Daily aspirin may help prevent gastrointestinal cancers19 Apr 2015
Long-term, regular aspirin use was associated with a modestly reduced overall risk for cancer driven primarily by a reduction in the risk for colorectal cancers, according to a new research.
“Although, previous studies of aspirin and cancer have been limited in various terms, our research provides critical information regarding the full constellation of potential benefits of aspirin use, at a range of doses, timing, and duration of use, within a large population of individuals,” said Yin Cao, MPH, ScD, a research fellow in the Department of Nutrition at Harvard School of Public Health in Boston.
Study design: 32 years of follow-up in more than 130.000 participants
In this prospective study, Cao and colleagues collected data on aspirin use, cancer diagnoses, and other risk factors from 82,600 women from the Nurses’ Health Study and 47,651 men from the Health Professionals Follow-up Study.
After 32 years of follow-up, 27,985 incident cancers were documented. The analysis of the results showed that:
- Study participants who reported consuming two or more aspirin tablets per week had a 5% decreased risk for overall cancer.
- This decrease in risk was driven mainly by a 20% reduction in gastrointestinal cancers, including a 25% reduction in colorectal cancers and a 14% reduction in gastroesophageal cancers.
- Long-term, regular aspirin use and increased doses of aspirin appeared to drive the reduced risk of cancer.
- Significant risk reduction was seen only after 16 years of aspirin use and was no longer evident within four years of discontinuing use.
The researchers found no association between regular aspirin use and a decreased risk
for no gastrointestinal cancers, specifically, breast, lung, or prostate cancers.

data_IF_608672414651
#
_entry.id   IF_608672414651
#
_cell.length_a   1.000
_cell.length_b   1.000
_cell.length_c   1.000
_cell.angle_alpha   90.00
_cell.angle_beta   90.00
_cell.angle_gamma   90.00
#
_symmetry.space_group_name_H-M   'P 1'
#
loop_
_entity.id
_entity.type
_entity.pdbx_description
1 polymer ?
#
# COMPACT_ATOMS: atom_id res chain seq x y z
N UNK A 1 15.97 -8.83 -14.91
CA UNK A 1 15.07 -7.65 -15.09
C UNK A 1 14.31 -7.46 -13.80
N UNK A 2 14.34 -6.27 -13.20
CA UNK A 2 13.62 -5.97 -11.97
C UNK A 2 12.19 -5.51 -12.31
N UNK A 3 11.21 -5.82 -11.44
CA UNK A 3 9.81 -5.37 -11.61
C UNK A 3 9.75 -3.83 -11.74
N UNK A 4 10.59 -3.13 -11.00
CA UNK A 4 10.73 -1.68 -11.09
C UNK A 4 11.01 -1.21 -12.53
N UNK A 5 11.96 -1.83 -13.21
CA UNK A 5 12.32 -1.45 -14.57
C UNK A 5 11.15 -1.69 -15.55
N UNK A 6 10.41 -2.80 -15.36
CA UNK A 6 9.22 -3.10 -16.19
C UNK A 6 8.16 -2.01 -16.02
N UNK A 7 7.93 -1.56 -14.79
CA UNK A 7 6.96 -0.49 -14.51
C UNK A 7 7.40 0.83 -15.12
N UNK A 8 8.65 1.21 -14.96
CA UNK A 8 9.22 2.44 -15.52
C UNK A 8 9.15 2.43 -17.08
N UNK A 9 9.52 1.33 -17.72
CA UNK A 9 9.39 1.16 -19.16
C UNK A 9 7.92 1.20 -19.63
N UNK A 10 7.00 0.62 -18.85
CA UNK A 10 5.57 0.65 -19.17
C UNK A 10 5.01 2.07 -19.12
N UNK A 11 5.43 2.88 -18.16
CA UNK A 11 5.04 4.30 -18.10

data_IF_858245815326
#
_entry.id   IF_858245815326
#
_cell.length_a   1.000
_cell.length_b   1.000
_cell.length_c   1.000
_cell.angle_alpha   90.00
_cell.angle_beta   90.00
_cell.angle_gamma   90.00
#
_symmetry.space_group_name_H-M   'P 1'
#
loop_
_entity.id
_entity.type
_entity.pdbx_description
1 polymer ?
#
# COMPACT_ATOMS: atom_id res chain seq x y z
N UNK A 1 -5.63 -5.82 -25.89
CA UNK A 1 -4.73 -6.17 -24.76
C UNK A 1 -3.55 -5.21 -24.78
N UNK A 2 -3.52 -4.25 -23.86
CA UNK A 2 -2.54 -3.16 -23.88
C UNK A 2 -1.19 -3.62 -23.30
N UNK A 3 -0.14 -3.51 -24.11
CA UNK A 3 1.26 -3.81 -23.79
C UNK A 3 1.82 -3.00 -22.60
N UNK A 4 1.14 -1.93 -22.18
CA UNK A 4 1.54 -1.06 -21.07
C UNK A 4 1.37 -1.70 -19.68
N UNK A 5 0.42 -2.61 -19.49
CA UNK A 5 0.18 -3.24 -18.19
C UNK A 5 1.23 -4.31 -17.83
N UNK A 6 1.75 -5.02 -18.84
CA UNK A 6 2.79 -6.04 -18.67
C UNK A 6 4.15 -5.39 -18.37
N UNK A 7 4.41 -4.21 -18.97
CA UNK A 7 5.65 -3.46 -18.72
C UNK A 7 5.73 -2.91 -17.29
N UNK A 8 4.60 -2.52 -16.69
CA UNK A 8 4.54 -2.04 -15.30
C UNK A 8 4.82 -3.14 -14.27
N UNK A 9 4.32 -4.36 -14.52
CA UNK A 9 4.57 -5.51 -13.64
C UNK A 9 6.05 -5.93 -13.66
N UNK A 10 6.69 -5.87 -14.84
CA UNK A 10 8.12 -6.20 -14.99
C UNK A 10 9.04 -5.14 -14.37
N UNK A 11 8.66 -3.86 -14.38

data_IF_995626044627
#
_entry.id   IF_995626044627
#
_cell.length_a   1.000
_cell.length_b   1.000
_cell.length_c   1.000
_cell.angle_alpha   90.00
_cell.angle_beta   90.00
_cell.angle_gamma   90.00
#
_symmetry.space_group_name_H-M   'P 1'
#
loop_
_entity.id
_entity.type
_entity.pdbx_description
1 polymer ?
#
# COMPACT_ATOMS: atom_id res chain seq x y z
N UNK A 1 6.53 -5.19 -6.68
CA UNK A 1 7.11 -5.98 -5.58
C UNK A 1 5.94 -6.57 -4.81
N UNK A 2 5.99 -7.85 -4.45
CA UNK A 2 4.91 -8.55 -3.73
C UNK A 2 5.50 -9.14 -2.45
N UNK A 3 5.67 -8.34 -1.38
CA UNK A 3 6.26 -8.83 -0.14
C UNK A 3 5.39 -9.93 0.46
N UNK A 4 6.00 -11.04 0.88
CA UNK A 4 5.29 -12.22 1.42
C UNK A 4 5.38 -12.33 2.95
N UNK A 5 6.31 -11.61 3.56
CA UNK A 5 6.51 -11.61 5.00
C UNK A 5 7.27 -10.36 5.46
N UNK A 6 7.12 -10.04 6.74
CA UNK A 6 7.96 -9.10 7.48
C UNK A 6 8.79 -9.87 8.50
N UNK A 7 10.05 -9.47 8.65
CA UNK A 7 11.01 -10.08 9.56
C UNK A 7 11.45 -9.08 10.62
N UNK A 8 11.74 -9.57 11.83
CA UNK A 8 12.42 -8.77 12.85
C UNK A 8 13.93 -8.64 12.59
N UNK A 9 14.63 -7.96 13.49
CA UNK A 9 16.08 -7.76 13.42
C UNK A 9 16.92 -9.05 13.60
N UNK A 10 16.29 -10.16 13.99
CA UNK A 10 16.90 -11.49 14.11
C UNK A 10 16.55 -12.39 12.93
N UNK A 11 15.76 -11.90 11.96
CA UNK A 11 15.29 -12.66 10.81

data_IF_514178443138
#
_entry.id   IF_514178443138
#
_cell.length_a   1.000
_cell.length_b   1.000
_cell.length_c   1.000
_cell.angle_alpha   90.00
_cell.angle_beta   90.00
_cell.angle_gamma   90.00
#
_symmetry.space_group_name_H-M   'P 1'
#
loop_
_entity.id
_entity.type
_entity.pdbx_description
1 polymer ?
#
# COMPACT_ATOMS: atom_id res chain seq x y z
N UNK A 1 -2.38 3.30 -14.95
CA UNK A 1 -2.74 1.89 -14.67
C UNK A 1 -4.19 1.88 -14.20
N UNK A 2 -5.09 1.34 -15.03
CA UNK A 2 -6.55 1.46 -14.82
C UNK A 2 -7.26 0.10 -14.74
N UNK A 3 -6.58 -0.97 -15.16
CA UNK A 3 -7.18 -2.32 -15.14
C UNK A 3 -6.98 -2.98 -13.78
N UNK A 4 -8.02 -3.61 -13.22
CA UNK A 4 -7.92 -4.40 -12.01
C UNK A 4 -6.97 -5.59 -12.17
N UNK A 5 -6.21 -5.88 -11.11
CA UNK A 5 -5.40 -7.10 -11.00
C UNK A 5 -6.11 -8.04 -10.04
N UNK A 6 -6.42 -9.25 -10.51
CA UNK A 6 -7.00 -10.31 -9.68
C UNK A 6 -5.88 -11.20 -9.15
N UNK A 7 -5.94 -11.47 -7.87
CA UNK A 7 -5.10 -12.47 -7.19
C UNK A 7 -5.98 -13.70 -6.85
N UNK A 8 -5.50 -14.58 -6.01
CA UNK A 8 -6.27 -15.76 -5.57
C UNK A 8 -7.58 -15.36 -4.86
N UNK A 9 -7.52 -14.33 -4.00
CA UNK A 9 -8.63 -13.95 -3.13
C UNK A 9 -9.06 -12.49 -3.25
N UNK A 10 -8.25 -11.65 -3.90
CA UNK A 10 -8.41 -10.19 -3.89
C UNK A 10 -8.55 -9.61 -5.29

Aspirin: more beneficial in cancer prevention
Senior study author Andrew T. Chan, MD, MPH, associate professor in the Department of Medicine at Harvard Medical School and director of the Gastroenterology Training Program at Massachusetts General Hospital, explained that although aspirin has been shown to be effective in the prevention of heart attacks and strokes, among individuals with a prior history of these cardiovascular events, recent findings suggest that such benefits may not be as pronounced for individuals who are at low risk for heart attacks or strokes. Thus, “our findings suggest that for many individuals the potential benefits of aspirin for the prevention of cancer may actually merit greater consideration than prevention of cardiovascular events.”
Cao cautioned that despite these results, it is premature to recommend general use of aspirin for cancer prevention as physicians need to consider the potential risks of taking aspirin, including gastrointestinal bleeding. Dr. Cao said. “The results of ongoing research to develop more tailored treatment based upon a personalized assessment of risks and benefits will be critical before recommending aspirin for chemoprevention of cancer.”
Source: eCancer News